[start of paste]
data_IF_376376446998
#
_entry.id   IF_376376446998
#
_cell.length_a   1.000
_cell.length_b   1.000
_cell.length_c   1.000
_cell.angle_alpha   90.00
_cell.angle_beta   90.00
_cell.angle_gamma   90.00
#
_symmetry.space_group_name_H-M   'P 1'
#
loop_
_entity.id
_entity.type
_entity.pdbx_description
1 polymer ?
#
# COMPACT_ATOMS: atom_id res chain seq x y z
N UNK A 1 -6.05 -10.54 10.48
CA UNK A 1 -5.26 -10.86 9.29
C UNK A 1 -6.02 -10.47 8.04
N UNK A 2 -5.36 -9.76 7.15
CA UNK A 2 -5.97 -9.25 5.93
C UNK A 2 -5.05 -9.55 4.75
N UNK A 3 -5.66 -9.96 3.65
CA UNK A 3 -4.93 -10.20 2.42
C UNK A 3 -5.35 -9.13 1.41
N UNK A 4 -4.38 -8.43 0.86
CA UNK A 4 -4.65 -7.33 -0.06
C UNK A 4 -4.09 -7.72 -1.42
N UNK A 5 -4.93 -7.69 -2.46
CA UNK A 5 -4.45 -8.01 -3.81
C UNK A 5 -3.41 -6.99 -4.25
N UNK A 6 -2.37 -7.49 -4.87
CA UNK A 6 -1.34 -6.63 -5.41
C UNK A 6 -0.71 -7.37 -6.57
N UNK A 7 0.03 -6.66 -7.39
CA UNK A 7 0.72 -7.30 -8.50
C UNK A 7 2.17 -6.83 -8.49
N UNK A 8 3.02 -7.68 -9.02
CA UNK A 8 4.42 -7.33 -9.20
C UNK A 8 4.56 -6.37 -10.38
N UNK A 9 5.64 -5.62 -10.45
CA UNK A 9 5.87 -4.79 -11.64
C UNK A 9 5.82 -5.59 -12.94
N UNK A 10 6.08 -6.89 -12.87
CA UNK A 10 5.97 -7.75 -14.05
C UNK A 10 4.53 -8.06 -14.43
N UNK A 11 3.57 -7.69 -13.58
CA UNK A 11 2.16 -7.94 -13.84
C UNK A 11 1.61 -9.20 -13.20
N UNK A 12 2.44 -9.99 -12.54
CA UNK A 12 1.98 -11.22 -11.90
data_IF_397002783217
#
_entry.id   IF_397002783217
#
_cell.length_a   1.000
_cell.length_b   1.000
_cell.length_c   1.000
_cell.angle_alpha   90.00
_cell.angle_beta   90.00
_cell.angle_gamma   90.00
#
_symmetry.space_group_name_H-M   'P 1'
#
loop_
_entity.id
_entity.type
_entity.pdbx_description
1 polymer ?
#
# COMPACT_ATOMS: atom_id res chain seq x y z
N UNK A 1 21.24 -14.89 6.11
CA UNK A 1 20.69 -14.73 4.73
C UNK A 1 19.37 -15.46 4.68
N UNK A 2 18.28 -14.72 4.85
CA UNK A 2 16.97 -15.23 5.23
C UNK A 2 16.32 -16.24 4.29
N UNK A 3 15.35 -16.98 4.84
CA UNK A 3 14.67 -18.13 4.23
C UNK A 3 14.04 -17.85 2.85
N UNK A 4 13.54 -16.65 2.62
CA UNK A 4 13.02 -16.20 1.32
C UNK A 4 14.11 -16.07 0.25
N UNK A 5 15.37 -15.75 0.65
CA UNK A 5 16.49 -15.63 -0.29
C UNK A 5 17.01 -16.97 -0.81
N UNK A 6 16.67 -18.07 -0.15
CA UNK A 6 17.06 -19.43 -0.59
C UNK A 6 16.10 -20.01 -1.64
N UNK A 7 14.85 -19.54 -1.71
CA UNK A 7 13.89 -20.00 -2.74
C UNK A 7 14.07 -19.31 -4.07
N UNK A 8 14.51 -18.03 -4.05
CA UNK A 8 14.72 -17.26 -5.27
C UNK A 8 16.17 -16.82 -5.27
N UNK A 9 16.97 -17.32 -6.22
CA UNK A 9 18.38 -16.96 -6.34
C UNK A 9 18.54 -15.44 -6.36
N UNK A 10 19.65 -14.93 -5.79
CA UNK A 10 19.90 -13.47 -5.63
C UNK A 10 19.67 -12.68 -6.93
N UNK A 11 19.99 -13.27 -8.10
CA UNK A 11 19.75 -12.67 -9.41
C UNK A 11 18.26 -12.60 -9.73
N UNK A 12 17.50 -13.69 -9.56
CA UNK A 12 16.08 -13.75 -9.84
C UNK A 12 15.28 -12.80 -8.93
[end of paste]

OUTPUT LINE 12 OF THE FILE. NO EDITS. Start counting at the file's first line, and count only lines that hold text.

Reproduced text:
_symmetry.space_group_name_H-M   'P 1'